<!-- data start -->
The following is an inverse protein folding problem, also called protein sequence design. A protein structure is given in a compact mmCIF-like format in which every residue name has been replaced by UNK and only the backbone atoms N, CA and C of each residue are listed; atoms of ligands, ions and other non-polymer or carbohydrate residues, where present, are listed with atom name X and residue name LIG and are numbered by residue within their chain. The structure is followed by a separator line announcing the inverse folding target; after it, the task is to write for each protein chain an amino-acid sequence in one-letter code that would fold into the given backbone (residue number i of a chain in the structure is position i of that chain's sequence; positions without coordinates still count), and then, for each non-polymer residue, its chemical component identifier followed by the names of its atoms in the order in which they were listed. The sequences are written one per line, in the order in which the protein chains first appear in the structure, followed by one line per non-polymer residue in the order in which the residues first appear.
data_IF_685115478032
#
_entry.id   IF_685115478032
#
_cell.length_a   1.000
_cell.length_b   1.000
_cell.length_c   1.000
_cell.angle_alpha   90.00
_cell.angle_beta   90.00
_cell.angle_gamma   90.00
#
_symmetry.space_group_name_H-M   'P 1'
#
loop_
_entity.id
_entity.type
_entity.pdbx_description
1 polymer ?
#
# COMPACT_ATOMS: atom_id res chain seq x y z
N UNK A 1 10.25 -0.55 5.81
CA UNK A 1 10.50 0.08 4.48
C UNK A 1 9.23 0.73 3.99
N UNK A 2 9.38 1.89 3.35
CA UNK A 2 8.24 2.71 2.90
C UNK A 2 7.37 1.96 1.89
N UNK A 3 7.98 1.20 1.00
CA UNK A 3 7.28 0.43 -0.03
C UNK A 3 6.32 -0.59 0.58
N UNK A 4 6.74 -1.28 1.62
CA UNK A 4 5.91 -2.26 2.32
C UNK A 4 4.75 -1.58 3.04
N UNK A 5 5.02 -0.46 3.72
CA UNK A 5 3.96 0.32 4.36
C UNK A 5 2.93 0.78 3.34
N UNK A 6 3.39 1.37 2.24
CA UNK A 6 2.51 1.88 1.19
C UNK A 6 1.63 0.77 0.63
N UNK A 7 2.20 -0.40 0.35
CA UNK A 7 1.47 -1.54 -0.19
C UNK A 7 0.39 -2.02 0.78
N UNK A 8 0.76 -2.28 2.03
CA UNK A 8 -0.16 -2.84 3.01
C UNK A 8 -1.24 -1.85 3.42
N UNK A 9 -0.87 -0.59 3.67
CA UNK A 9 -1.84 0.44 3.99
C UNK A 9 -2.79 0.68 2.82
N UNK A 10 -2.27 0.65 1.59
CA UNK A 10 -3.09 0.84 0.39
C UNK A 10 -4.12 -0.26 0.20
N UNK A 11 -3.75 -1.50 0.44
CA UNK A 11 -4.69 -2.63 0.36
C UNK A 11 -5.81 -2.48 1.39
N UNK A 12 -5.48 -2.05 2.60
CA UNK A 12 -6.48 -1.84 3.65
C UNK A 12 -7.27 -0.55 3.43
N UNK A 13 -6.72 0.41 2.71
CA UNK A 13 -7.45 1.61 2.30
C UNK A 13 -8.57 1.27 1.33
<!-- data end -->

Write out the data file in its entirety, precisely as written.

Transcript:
The following is an inverse protein folding problem, also called protein sequence design. A protein structure is given in a compact mmCIF-like format in which every residue name has been replaced by UNK and only the backbone atoms N, CA and C of each residue are listed; atoms of ligands, ions and other non-polymer or carbohydrate residues, where present, are listed with atom name X and residue name LIG and are numbered by residue within their chain. The structure is followed by a separator line announcing the inverse folding target; after it, the task is to write for each protein chain an amino-acid sequence in one-letter code that would fold into the given backbone (residue number i of a chain in the structure is position i of that chain's sequence; positions without coordinates still count), and then, for each non-polymer residue, its chemical component identifier followed by the names of its atoms in the order in which they were listed. The sequences are written one per line, in the order in which the protein chains first appear in the structure, followed by one line per non-polymer residue in the order in which the residues first appear.
data_IF_685115478032
#
_entry.id   IF_685115478032
#
_cell.length_a   1.000
_cell.length_b   1.000
_cell.length_c   1.000
_cell.angle_alpha   90.00
_cell.angle_beta   90.00
_cell.angle_gamma   90.00
#
_symmetry.space_group_name_H-M   'P 1'
#
loop_
_entity.id
_entity.type
_entity.pdbx_description
1 polymer ?
#
# COMPACT_ATOMS: atom_id res chain seq x y z
N UNK A 1 10.25 -0.55 5.81
CA UNK A 1 10.50 0.08 4.48
C UNK A 1 9.23 0.73 3.99
N UNK A 2 9.38 1.89 3.35
CA UNK A 2 8.24 2.71 2.90
C UNK A 2 7.37 1.96 1.89
N UNK A 3 7.98 1.20 1.00
CA UNK A 3 7.28 0.43 -0.03
C UNK A 3 6.32 -0.59 0.58
N UNK A 4 6.74 -1.28 1.62
CA UNK A 4 5.91 -2.26 2.32
C UNK A 4 4.75 -1.58 3.04
N UNK A 5 5.02 -0.46 3.72
CA UNK A 5 3.96 0.32 4.36
C UNK A 5 2.93 0.78 3.34
N UNK A 6 3.39 1.37 2.24
CA UNK A 6 2.51 1.88 1.19
C UNK A 6 1.63 0.77 0.63
N UNK A 7 2.20 -0.40 0.35
CA UNK A 7 1.47 -1.54 -0.19
C UNK A 7 0.39 -2.02 0.78
N UNK A 8 0.76 -2.28 2.03
CA UNK A 8 -0.16 -2.84 3.01
C UNK A 8 -1.24 -1.85 3.42
N UNK A 9 -0.87 -0.59 3.67
CA UNK A 9 -1.84 0.44 3.99
C UNK A 9 -2.79 0.68 2.82
N UNK A 10 -2.27 0.65 1.59
CA UNK A 10 -3.09 0.84 0.39
C UNK A 10 -4.12 -0.26 0.20
N UNK A 11 -3.75 -1.50 0.44
CA UNK A 11 -4.69 -2.63 0.36
C UNK A 11 -5.81 -2.48 1.39
N UNK A 12 -5.48 -2.05 2.60
CA UNK A 12 -6.48 -1.84 3.65
C UNK A 12 -7.27 -0.55 3.43
N UNK A 13 -6.72 0.41 2.71
CA UNK A 13 -7.45 1.61 2.30
C UNK A 13 -8.57 1.27 1.33